Sunday, December 11, 2011

That's another fine mess you've got us into !


A lot of nonsense has been promulgated by Tory eurosceptics and even by Liberal Democrat apologists for the mess our coalition government has landed us all in. They have tried several arguments which don't work. As usual, the mantra - "Blame the French!" plays well with the public. Let's look at them in turn.

1. The government was protecting the City of London, the financial sector.
This is true but only if they were protecting them from proper scrutiny and regulation. See response by Edward McMillan-Scott, former Conservative and now Liberal Democrat MEP. Here's a flavour: "Cameron said the sticking point was the interests of the London financial sector, which has ripped off British taxpayers and stripped savers of their assets. What sharp City practices was Cameron trying to shield from the proper scrutiny which financial services in Frankfurt or Paris were prepared to yield to? Paying lip service to Europe's single market - which is of such value to the rest of the real British economy - while making bumps in the level playing field is simply ridiculous."

2. The government was proposing reasonable measures to preserve the Single Market !
Preposterous ! The UK put forward a a whole draft protocol to the Council legal service the day before the meeting, detailing various subjects in the field of financial affairs where they wished decision-taking to switch from Qualified Majority Voting to unanimity (some in areas that have been QMV from the beginning, and some that have been QMV since the 1986 Single European Act negotiated by Thatcher). This does not fit any definition of "perfectly reasonable" as claimed by Nick Clegg, Graham Watson and Sarah Ludford. Nor does it amount to protecting the single market since the purpose of a veto would be to block single market measures leaving each member-state to decide for itself. In any case, whatever the merits of the UK proposals, you simply cannot expect 26 other countries to bow down and accept such a document at less than 24 hours notice. Summits are usually preceded by months of negotiations. Cameron refused to negotiate about the document with the consequences we all know now.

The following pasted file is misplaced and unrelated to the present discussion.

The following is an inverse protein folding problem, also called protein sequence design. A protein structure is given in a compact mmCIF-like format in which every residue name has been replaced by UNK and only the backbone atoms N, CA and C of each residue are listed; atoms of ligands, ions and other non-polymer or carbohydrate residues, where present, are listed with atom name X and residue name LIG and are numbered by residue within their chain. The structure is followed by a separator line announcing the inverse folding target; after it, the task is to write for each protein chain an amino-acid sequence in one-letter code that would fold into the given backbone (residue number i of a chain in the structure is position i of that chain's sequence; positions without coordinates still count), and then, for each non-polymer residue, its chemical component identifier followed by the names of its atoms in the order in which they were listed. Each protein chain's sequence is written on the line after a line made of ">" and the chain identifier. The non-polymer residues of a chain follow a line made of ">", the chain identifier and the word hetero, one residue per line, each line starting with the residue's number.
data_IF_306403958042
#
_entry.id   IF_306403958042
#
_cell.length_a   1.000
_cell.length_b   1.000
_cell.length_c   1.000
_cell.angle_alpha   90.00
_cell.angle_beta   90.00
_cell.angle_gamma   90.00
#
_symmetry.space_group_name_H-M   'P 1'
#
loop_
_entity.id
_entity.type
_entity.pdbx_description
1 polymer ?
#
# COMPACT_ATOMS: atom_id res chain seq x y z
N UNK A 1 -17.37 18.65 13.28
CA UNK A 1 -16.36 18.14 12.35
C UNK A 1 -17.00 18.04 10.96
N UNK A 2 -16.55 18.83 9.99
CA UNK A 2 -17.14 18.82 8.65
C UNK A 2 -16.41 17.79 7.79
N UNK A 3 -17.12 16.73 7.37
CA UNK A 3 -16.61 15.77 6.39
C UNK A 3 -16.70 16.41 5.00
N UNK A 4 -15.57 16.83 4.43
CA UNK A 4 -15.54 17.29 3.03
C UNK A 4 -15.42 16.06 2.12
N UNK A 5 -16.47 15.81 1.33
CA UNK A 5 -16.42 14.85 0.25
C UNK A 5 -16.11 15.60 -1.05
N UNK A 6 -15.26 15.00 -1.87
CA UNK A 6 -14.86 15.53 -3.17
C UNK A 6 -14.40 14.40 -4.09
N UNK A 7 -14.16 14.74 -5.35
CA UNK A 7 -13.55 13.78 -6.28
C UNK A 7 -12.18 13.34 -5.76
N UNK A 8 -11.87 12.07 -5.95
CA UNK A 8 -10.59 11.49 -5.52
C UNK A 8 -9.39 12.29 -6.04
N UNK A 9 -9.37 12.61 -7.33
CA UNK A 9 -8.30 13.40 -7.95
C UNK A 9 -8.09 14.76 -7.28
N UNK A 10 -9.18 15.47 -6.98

3. Sarkozy was being unreasonable
This suggests traditional francophobia but actually the real situation is "Fog in channel- continent cut off". It wasn't a French veto. It was 26 countries disagreeing with Britain ! Do people imagine that 25 Prime Ministers always dance to Sarkozy's tune ?

4. This will make it easier to regulate the banks.